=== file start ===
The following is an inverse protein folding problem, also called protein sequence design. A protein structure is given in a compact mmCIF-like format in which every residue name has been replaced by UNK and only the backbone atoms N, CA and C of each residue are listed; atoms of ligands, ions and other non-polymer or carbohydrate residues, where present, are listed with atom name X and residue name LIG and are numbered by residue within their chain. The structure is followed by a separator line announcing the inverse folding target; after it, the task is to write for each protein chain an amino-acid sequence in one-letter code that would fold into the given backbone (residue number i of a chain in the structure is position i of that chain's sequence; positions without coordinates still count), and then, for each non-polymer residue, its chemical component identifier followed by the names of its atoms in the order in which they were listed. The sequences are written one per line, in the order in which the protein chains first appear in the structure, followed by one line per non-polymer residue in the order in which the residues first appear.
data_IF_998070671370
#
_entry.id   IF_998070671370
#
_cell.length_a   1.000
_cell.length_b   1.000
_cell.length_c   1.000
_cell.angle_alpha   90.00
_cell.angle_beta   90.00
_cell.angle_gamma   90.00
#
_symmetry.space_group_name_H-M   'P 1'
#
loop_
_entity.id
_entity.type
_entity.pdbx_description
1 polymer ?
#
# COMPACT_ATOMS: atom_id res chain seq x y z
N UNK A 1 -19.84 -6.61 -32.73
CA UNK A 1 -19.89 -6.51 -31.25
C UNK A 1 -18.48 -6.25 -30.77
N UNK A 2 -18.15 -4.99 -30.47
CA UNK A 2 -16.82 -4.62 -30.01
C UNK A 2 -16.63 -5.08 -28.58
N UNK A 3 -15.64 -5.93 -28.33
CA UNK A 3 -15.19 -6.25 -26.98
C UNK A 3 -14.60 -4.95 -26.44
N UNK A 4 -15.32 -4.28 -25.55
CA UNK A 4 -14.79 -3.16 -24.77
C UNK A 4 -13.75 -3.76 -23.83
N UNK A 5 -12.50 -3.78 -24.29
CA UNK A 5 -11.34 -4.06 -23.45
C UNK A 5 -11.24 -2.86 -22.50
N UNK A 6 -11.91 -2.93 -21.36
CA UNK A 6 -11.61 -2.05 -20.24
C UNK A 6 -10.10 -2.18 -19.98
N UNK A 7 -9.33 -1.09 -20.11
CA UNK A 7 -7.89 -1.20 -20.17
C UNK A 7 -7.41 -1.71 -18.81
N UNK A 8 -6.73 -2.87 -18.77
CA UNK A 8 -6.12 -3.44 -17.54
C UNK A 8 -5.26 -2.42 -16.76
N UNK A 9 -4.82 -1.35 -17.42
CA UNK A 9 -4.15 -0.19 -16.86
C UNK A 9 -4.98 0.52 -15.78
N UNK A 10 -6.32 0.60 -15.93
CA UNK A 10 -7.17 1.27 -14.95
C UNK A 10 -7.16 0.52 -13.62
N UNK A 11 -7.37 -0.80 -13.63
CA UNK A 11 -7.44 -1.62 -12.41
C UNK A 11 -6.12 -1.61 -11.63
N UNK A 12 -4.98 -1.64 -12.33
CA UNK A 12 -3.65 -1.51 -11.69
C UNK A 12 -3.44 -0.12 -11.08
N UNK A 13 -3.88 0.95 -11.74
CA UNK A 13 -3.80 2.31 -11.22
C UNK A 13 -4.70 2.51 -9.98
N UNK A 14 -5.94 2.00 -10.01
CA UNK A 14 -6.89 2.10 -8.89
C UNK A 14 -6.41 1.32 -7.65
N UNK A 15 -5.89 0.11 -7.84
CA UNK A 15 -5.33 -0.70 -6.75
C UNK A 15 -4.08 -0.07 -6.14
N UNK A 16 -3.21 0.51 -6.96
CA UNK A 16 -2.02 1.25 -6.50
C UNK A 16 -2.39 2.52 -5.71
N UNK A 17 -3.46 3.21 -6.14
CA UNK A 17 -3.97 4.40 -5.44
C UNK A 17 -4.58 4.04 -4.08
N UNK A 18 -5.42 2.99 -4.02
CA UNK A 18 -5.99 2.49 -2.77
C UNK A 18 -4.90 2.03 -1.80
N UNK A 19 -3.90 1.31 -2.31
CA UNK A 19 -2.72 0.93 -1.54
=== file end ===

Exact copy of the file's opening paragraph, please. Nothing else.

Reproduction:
The following is an inverse protein folding problem, also called protein sequence design. A protein structure is given in a compact mmCIF-like format in which every residue name has been replaced by UNK and only the backbone atoms N, CA and C of each residue are listed; atoms of ligands, ions and other non-polymer or carbohydrate residues, where present, are listed with atom name X and residue name LIG and are numbered by residue within their chain. The structure is followed by a separator line announcing the inverse folding target; after it, the task is to write for each protein chain an amino-acid sequence in one-letter code that would fold into the given backbone (residue number i of a chain in the structure is position i of that chain's sequence; positions without coordinates still count), and then, for each non-polymer residue, its chemical component identifier followed by the names of its atoms in the order in which they were listed. The sequences are written one per line, in the order in which the protein chains first appear in the structure, followed by one line per non-polymer residue in the order in which the residues first appear.